The scan was pretty easy with the only challenge being my ability to lay still.  But I managed.  As soon as the scan was done, I took the change out of my pocket, again hoping this didn't mess anything up.  They told me to come back in 2 hours so I headed up to the cafeteria for a croissant and orange juice.  I basically just hung out for 2 hours reading and playing Candy Crush (I cannot stop playing this stupid game!).  It was kind of nice having no pressure to be anywhere or to be getting anything done - too bad I had to spend that free time hanging out at the hospital.

Anyways, I headed back to the waiting room and 2 hours turned out to be 3 but finally it was my turn.  They did the scan again and said my results would be ready to pick up in the morning.  Damn that's fast!  I had been told it takes up to 10 days to get them.  So I rushed home to call the insurance company to set up an appointment for as soon as possible with an orthopedist to review the results.  Since my appointment was on Thursday and my results ready on Friday, the earliest they could do was Tuesday (Monday was a holiday).  The doctor my friends had recommended had nothing available til June and I wasn't willing to wait that long so I took a chance that the doctor would speak English.

I picked up my results with no problem.  On Tuesday morning I decided that in an attempt to prep myself for the doctor saying I couldn't run ever again, I rode my bike to my appointment.  It actually felt good to ride it to get from point A to point B and not just to work out - the ride itself was a workout anyways and it got me to my destination.  Why I didn't start doing this sooner is beyond me.

Sorry, I digress.  I went in and the orthopedists are on the 1st floor.  But when I checked in, the guy told me to go straight ahead and to the right.  It all said traumatology and ophthalmology.   I was like, hmmm, I think he misread where my appointment was.  So I went upstairs anyways.  The woman at reception told me, no I need to go downstairs and I was pretty sure she said ophthalmology.  I started to panic thinking that they set me up with the wrong type of appointment but it turns out this guy is traumatology.  Ok, whew!!!

And bonus, he spoke English.  And it kind of threw me off a bit to be able to explain everything in English.  We didn't talk long but he looked at my x-ray and said that I definitely had tibial periostitis but that if I'm not having any pain right now, I can start to run.  SLOWLY.  And short distances.  And slowly work my way back up.  He told me that if I don't listen to him that I'm at risk for a stress fracture and that, I can do without.  The pain that I've had off and on over the last year felt like a stress fracture and if that pain wasn't a fracture then I don't know want to know what is!  I need to do warm ups before I run - something I'm not used to doing as my run usually is my warm up.  And for the time being I can only run inside as it's less pressure on my leg than running on the hard pavement.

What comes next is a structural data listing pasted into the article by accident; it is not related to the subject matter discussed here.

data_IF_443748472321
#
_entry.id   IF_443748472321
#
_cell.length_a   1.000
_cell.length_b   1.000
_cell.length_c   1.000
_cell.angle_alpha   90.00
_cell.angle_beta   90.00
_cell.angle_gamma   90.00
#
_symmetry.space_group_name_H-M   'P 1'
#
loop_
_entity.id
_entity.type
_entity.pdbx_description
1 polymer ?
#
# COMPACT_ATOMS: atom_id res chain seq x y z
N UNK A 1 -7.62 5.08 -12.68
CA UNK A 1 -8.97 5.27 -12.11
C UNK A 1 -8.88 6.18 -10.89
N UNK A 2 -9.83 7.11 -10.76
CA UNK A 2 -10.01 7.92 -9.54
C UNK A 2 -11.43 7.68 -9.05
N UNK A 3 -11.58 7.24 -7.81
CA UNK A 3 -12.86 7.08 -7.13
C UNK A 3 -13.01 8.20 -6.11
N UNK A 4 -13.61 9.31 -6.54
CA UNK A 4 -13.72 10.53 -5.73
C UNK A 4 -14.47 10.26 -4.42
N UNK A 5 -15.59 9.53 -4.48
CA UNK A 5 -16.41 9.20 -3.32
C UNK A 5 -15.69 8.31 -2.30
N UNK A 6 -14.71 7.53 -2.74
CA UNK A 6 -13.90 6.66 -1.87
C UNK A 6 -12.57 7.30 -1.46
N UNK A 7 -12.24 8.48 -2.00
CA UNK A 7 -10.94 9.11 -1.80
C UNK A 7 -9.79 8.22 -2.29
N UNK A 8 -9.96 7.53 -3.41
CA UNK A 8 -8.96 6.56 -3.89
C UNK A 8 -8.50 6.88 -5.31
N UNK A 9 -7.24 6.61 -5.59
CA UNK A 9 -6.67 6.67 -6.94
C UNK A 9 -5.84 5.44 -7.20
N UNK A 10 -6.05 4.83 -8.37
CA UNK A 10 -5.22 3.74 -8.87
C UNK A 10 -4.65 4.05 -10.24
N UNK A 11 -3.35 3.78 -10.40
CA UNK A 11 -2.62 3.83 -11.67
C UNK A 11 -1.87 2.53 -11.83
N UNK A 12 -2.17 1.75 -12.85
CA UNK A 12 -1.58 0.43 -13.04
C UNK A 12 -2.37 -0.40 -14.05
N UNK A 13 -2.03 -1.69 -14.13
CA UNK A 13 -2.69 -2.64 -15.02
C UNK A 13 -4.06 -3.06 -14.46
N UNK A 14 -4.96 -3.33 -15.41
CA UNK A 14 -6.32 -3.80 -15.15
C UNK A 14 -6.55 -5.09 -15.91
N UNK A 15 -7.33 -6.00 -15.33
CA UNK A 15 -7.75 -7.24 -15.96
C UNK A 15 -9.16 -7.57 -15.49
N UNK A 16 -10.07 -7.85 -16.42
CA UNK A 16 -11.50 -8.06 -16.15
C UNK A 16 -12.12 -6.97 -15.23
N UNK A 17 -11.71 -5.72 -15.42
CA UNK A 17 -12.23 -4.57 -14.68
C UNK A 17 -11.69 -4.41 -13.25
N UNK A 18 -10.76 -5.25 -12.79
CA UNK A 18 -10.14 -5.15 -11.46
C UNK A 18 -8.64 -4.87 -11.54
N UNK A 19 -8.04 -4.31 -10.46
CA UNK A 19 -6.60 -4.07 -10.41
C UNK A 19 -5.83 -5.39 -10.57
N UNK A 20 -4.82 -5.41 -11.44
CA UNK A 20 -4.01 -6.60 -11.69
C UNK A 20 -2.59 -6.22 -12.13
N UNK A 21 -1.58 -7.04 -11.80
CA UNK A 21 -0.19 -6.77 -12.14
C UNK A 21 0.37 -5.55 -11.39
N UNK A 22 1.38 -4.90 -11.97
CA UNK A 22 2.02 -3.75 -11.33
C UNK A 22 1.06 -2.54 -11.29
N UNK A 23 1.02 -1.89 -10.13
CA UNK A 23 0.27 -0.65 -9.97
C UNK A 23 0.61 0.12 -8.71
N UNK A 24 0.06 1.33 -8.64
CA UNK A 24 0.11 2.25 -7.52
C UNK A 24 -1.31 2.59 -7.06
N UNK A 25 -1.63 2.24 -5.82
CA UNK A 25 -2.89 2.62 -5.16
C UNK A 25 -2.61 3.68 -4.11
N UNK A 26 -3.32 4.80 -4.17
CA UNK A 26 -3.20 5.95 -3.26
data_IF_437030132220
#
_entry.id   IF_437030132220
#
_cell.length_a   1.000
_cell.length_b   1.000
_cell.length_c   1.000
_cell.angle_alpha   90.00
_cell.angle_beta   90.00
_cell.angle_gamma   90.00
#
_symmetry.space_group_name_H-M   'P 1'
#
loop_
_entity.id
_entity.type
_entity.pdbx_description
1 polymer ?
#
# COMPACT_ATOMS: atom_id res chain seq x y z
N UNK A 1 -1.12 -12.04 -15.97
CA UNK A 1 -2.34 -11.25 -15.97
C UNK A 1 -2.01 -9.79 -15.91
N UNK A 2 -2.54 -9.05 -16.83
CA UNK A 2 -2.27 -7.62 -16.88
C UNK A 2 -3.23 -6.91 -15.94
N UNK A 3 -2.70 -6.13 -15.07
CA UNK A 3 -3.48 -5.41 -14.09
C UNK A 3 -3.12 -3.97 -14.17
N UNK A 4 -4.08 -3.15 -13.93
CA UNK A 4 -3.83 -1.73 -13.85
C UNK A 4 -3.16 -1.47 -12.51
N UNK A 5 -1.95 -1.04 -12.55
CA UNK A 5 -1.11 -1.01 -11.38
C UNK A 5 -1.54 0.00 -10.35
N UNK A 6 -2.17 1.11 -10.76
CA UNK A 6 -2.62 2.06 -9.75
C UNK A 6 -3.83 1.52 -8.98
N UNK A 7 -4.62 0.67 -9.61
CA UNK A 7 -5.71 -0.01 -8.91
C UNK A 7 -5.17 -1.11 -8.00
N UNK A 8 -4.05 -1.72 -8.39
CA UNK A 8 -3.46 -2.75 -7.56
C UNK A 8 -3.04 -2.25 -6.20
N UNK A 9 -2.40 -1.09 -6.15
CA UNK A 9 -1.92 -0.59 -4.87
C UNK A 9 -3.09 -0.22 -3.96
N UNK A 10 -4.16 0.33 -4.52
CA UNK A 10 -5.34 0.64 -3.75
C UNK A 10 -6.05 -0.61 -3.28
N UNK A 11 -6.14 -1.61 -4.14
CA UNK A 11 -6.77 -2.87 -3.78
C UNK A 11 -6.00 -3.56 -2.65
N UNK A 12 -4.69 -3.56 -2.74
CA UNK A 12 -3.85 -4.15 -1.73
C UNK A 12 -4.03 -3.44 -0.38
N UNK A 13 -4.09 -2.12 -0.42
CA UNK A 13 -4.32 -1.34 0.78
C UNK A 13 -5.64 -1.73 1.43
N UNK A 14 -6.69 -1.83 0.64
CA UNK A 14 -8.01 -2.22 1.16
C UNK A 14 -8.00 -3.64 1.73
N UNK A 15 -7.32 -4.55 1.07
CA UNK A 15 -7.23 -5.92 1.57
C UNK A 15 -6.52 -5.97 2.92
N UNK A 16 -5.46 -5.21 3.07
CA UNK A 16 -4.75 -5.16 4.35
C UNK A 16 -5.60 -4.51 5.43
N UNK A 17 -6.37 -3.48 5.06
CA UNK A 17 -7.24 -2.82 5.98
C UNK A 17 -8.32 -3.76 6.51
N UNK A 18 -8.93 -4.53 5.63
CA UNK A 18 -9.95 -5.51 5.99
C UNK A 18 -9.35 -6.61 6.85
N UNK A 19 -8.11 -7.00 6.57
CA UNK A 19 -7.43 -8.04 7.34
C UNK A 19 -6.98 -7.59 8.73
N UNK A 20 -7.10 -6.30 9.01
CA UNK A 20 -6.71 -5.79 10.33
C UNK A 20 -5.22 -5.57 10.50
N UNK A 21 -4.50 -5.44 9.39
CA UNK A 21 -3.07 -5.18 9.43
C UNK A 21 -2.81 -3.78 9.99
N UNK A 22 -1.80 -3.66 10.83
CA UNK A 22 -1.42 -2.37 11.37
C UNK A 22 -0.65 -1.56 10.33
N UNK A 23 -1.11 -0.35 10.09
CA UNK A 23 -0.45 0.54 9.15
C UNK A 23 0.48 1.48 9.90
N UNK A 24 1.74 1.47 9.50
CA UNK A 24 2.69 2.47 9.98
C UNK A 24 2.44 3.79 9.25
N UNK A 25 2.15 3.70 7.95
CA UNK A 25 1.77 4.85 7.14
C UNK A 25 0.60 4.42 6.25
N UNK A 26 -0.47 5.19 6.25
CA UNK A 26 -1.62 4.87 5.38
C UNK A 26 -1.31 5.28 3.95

My face just totally lit up.  I could't stop smiling.  He was telling me I could run.  I don't think I realized how much I missed my ability to run until that moment when I thought he might tell me I could never do it again.  But to be told that yes, you can do it, but take it slow... I can manage that.  But it's been a challenge.  I'm competitive, even with myself.  So to take a step back bothers me from a mental standpoint, not a physical one.  The idea of running at a 10'30" pace instead of a 9' or 9'30" pace bothers me.  I know I need to do it, but I'm having trouble with my ego on that one.  To the point where I haven't uploaded any of my runs since I started back again last week.  Stupid I know.  But it bothers me to know I'm not running at my best or trying to beat my best.

However, I know it needs to be slow progress if I'm ever going to be able to run consistently again.  And so I've slowed my pace down and my distance.  I started off last week running at 10'30" and only ran a mile.  The next day I added 2 minutes to my run.  Then I rested for 3 days with no running.  This week I've run every day at least 10-15 minutes.  I'm slowly, slowly increasing my speed.  This morning I ran for 20 minutes and ran at about 10'7" per mile.  It's a start.  I'll get there and I know I will.  Progress is still progress and I'm just happy to be back on track again.

I go back to the doctor in mid June for a check up.  He's hoping I won't need physical therapy (I'm hoping the same) so I plan to do my best to be "good" so I can show him a print out of what I've done in the 3 weeks since our first appointment - that I'm slowly increasing both time and speed.  That I'm doing a warm up before my runs and making sure I stretch after (that part I was actually doing before).  But with any hope and perhaps a bit of luck, I'll be back to my "normal" self within a month or two.  Here's hoping!